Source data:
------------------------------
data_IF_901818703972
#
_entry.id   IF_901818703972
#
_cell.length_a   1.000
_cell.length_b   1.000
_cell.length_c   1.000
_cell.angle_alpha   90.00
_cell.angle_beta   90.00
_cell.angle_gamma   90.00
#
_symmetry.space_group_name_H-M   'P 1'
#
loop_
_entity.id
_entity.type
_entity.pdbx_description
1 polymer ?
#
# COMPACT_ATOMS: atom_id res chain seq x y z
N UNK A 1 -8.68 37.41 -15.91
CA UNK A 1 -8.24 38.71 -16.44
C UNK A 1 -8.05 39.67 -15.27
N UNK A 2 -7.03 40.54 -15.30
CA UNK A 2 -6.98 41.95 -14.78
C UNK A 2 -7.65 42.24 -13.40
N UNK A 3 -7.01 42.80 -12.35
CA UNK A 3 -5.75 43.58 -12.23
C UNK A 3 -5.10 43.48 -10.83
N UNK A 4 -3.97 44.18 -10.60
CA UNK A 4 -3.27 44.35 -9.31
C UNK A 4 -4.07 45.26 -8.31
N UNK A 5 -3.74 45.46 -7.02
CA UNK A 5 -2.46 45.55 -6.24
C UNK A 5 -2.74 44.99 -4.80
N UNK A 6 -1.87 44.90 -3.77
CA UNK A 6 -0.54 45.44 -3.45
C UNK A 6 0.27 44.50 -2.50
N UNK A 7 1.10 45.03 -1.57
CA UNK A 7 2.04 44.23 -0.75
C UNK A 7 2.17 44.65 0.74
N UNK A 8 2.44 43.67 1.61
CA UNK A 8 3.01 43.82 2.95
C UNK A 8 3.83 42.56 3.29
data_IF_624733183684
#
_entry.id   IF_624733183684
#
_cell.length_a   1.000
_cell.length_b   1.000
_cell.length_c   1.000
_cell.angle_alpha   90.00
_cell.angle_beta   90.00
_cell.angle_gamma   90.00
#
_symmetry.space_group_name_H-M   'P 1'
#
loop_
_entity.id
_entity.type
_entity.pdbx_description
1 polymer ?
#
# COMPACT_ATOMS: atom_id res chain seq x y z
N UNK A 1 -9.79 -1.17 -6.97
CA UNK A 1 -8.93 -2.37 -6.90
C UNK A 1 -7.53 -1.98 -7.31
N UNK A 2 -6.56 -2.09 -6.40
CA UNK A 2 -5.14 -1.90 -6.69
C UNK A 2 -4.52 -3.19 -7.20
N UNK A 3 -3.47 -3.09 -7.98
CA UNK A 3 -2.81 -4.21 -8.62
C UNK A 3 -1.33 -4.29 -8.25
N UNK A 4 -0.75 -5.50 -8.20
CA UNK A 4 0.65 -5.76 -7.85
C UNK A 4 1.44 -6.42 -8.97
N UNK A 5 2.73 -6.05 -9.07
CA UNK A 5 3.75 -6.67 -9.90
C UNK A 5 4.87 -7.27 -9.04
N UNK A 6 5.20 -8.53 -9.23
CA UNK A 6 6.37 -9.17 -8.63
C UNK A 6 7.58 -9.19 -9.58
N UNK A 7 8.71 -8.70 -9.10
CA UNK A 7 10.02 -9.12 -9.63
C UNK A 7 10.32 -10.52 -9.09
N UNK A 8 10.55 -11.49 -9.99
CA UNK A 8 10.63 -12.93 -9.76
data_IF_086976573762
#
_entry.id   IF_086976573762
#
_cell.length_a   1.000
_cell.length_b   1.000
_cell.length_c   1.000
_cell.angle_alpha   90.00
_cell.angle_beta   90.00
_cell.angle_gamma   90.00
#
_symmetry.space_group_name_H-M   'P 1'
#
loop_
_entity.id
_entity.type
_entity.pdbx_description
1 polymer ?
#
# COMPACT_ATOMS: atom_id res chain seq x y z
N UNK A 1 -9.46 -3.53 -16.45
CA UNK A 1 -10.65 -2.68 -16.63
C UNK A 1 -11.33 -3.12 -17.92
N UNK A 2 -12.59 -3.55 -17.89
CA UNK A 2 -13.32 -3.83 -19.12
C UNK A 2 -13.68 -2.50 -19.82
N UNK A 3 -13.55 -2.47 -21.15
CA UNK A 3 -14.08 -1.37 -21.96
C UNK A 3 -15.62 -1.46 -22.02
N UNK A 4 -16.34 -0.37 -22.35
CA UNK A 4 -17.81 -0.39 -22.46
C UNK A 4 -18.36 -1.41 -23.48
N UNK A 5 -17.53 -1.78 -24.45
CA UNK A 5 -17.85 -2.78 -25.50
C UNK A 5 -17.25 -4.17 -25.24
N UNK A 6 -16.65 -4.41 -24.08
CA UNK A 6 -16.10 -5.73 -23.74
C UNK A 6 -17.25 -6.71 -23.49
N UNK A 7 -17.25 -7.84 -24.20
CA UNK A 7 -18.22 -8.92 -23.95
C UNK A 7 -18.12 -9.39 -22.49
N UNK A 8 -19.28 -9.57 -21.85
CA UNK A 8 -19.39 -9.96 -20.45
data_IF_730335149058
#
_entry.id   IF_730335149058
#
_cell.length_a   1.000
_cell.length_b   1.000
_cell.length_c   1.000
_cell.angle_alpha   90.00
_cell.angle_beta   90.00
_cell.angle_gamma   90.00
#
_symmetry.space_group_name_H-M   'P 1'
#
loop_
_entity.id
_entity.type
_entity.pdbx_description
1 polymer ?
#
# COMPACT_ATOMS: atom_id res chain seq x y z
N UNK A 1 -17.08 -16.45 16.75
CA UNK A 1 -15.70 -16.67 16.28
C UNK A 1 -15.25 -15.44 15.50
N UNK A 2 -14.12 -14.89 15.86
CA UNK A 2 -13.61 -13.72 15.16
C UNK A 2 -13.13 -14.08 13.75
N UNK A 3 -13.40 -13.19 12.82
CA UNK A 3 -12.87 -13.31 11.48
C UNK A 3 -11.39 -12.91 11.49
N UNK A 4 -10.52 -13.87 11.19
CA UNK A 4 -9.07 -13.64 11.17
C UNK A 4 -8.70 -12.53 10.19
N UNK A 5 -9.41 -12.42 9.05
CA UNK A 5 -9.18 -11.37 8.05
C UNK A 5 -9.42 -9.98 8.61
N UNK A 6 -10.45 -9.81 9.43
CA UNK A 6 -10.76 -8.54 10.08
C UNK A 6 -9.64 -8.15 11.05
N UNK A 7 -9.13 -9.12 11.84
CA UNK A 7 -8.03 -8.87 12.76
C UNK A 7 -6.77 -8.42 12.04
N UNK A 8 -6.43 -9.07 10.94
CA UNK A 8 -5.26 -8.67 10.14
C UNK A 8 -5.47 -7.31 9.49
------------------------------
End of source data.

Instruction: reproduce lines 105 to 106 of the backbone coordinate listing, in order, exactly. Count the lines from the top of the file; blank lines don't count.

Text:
1 polymer ?
#